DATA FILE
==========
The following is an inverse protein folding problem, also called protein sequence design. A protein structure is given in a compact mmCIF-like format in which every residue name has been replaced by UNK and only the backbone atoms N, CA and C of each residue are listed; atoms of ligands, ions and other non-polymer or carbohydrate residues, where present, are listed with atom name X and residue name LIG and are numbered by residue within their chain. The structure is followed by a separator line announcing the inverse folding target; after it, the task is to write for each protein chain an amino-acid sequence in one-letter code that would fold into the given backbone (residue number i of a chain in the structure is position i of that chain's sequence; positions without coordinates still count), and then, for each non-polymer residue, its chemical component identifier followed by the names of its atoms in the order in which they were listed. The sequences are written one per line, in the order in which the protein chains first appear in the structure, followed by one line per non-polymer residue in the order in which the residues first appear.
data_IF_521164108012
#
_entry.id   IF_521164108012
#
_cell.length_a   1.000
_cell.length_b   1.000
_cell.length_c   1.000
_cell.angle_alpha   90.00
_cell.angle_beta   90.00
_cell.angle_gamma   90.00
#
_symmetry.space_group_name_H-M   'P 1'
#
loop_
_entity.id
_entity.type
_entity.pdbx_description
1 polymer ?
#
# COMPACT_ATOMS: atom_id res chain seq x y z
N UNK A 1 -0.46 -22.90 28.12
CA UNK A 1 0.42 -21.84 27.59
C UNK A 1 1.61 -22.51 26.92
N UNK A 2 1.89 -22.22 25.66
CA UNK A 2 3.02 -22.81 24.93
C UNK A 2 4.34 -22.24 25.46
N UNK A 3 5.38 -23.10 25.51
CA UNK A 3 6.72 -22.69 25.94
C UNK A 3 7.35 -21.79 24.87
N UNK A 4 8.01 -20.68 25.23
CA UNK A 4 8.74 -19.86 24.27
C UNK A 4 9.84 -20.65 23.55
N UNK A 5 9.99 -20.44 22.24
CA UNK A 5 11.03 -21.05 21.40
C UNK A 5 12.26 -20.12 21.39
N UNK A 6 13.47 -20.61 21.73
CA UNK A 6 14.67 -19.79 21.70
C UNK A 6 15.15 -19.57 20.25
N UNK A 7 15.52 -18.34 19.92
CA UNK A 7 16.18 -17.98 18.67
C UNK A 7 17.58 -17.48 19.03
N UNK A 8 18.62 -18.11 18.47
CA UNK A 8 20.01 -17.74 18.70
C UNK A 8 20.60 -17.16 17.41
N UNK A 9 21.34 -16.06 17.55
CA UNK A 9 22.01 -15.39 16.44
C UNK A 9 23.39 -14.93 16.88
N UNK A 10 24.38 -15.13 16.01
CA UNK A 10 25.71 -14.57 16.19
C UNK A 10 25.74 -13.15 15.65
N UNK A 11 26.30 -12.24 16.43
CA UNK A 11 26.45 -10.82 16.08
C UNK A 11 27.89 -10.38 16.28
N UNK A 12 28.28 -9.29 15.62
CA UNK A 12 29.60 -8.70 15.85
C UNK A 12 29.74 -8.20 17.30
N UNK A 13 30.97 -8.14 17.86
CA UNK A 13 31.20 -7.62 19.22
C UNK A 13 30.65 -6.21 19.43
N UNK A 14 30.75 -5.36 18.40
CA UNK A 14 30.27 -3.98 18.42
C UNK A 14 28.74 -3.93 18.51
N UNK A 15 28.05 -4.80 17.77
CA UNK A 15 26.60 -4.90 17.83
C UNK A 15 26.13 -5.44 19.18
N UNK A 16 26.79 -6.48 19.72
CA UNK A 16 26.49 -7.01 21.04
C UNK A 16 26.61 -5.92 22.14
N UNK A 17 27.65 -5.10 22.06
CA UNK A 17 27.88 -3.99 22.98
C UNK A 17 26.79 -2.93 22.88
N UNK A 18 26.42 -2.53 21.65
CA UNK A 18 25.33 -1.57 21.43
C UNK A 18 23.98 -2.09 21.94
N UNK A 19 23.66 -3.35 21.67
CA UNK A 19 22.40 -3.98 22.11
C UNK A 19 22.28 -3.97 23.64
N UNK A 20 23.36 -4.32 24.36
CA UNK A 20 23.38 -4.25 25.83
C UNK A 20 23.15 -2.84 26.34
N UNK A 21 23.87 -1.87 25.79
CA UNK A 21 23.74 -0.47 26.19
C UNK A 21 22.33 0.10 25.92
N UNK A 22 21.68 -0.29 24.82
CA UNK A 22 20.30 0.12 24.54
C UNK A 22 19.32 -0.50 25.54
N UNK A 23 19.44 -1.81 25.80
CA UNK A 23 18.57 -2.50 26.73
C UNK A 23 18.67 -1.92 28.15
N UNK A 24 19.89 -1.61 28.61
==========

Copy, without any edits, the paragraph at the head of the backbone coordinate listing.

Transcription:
The following is an inverse protein folding problem, also called protein sequence design. A protein structure is given in a compact mmCIF-like format in which every residue name has been replaced by UNK and only the backbone atoms N, CA and C of each residue are listed; atoms of ligands, ions and other non-polymer or carbohydrate residues, where present, are listed with atom name X and residue name LIG and are numbered by residue within their chain. The structure is followed by a separator line announcing the inverse folding target; after it, the task is to write for each protein chain an amino-acid sequence in one-letter code that would fold into the given backbone (residue number i of a chain in the structure is position i of that chain's sequence; positions without coordinates still count), and then, for each non-polymer residue, its chemical component identifier followed by the names of its atoms in the order in which they were listed. The sequences are written one per line, in the order in which the protein chains first appear in the structure, followed by one line per non-polymer residue in the order in which the residues first appear.